Tag Archives: Ryoji Arai

Bookwitch bites #94

I am the proud owner of a signed copy of Basu ni Notte. And I didn’t even know that it was called that, because I don’t read Japanese. (I know. It looks rather like Italian.) That in itself will tell you that my reading of Basu ni Notte has not gone terribly well, either, since I don’t read Japanese, and the book is in Japanese. Picture book, but still.

Ryoji Arai, Basu ni Notte

Ryoji Arai

So I stand to benefit from the new reading guides issued by the Astrid Lindgren Memorial Award people. They have just come up with twelve guides for books by ten recipients of the ALMA, one of whom is Ryoji Arai. He shared the prize with Philip Pullman in 2005. That’s when I was crazy enough to go to Gothenburg just to hear Philip speak. A side effect was meeting up with this Japanese author and illustrator.

He supposedly didn’t speak English, but he did – a little – when it came to the crunch.

No language troubles at all with Marion Lloyd. As you can tell, I’ve not ‘bitten’ anyone here for a while, which is why I am offering you old news. Or not news so much, as a link to what I thought was a very nice blog post by Susie Day about this super-editor when she retired.

I don’t know why we seldom write really lovely articles about people before they retire, or worse, die. I want to know now. Except I don’t know what I want to know, because you haven’t written about those fantastic people yet.

And speaking of fantastic and reading, I eventually enticed Daughter to read the best book of 2012. None of us have got round to much reading during the recent eating season, but once the suggestion was made, she found it hard to stop until she was done. She, too, liked Code Name Verity by Elizabeth Wein.

I have no expectation of reading hundreds of books during 2013, but a few would be nice. I need to start collecting for the next ‘best of’ award. But as Cathy Butler said in her blog post about reading speed, we are allowed to be really slow. It’s not better to be fast.

Although it would be handy.

ALMA and Guus

In the end I forgot. And that was despite having written it down in three places. So when I was meant to listen to the live announcement of who would be the 2012 Astrid Lindgren Memorial Award winner, I was enjoying a mug of Earl Grey, away from my laptop. Just think, I’d even been offered to be bussed in for the event (that is assumimg I’d been in Stockholm in the first place to be carted to Vimmerby for the big moment).

Guus Kuijer books

And once I’d seen the news, I was overcome by one big whopping xenophobic thought. I am ashamed of myself. Just because I haven’t even heard of a writer, does not mean they are no good or not deserving. I should not, must not, feel that the English-speaking world of books trumps everywhere else (apart, obviously, from Swedish books). But I did, for about ten seconds.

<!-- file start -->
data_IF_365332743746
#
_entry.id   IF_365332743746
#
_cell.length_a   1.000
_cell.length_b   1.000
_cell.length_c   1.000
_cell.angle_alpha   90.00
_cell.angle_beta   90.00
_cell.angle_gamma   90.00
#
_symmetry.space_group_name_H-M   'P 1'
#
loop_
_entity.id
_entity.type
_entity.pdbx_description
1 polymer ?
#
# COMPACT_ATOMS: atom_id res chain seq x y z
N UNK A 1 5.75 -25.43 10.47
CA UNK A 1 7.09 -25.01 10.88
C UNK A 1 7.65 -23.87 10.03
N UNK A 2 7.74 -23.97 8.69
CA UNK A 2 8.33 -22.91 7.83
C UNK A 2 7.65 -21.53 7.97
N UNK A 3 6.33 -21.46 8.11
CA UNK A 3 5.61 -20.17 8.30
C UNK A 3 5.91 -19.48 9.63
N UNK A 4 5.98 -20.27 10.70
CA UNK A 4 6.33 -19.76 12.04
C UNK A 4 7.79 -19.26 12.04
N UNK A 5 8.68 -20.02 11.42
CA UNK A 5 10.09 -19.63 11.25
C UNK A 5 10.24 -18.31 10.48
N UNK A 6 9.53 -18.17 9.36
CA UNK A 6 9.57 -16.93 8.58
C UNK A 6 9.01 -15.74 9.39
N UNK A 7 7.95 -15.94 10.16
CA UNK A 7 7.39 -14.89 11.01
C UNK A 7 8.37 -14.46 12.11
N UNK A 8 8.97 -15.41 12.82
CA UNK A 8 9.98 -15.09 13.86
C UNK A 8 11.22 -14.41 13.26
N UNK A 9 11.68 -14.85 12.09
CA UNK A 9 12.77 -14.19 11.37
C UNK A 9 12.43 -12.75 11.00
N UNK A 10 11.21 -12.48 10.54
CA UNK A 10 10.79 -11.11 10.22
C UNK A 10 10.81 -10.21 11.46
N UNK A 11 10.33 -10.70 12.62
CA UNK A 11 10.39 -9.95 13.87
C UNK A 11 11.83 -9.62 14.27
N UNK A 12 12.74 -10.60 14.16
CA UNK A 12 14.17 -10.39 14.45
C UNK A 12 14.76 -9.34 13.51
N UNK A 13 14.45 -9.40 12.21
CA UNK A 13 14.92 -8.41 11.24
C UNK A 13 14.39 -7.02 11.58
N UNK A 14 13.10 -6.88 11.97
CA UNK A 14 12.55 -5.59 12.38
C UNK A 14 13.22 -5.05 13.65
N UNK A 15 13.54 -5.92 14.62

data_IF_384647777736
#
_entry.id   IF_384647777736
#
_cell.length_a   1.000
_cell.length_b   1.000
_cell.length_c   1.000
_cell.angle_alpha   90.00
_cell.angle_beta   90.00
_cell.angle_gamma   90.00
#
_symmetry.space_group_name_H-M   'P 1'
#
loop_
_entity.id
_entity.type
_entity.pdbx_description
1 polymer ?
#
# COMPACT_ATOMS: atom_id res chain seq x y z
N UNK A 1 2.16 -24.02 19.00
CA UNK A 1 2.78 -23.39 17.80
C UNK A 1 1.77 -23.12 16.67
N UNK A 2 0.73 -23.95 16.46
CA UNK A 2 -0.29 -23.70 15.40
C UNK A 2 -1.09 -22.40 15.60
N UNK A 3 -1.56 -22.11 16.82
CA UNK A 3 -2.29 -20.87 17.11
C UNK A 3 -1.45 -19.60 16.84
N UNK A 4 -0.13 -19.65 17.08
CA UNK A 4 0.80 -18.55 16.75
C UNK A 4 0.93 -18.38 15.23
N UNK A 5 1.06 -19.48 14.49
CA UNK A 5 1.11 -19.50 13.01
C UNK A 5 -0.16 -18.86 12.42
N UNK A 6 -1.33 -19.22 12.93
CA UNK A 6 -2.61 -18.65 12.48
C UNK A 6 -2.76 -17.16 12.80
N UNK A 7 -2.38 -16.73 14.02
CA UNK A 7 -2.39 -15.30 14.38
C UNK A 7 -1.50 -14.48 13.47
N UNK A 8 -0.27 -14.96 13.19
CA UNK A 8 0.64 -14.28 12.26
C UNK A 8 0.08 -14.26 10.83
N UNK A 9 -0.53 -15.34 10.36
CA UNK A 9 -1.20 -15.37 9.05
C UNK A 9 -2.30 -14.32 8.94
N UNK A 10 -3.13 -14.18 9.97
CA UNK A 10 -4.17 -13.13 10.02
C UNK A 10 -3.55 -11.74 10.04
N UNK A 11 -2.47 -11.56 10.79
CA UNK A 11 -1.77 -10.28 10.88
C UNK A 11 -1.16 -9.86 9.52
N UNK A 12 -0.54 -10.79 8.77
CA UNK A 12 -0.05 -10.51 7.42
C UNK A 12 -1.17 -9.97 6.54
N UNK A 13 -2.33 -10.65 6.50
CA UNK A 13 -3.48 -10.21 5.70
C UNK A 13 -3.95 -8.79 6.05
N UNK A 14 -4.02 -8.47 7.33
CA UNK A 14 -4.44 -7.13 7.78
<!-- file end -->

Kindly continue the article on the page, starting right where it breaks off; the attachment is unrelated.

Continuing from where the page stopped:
After all, I never once doubted the worthiness of Ryoji Arai who shared with Philip Pullman. After meeting him, even less so, and that’s despite this book of his I have which I can’t read because it’s all in Japanese.

So, I am very happy for Guus Kuijer, whose name I will practise pronouncing for the next few days. His entry on English Wikipedia is suitably, xenophobically short. But I gather that Guus has written a tremendous number of excellent books, for many many years. He has won lots of awards. And it is hardly surprising that the ALMA jury have decided he is this year’s winner. It follows much the same principles that the Nobel prize does. Pick someone no one else has heard of.

Larry Lempert ALMA 2012

Actually, having belatedly checked out the live announcement I’m grateful I wasn’t there. It even out-did the one two years ago. Maybe it’s a Vimmerby effect?

ALMA nominees

Speculation seems a waste of time, and I’m not a fan of guessing. When someone wins something, or something concrete has happened, is the best time to take an interest. But, I have been sent this long list of names by someone in the Astrid Lindgren Memorial Award press office, and it seems a shame not to use it.

There are 153 world wide nominees. I haven’t counted them. I’ll take their word for it. They have been recommended by 106 expert organisations all over the place. And I won’t give you the whole list here, because it’s too long, and we’ve rather done lists this last week.

Ryoji Arai

A few British names have ended up on the list, including Seven Stories. David Almond, Quentin Blake, Eva Ibbotson and Michael Morpurgo are among the authors. Many of the other names won’t mean much to anyone outside their own countries or language areas. Philip Pullman won the award a three years ago, but he shared it with Ryoji Arai from Japan, whom few will have heard of. And I have yet to encounter many people who actively know either this year’s winner Sonya Hartnett, or Katherine Paterson who won in 2006.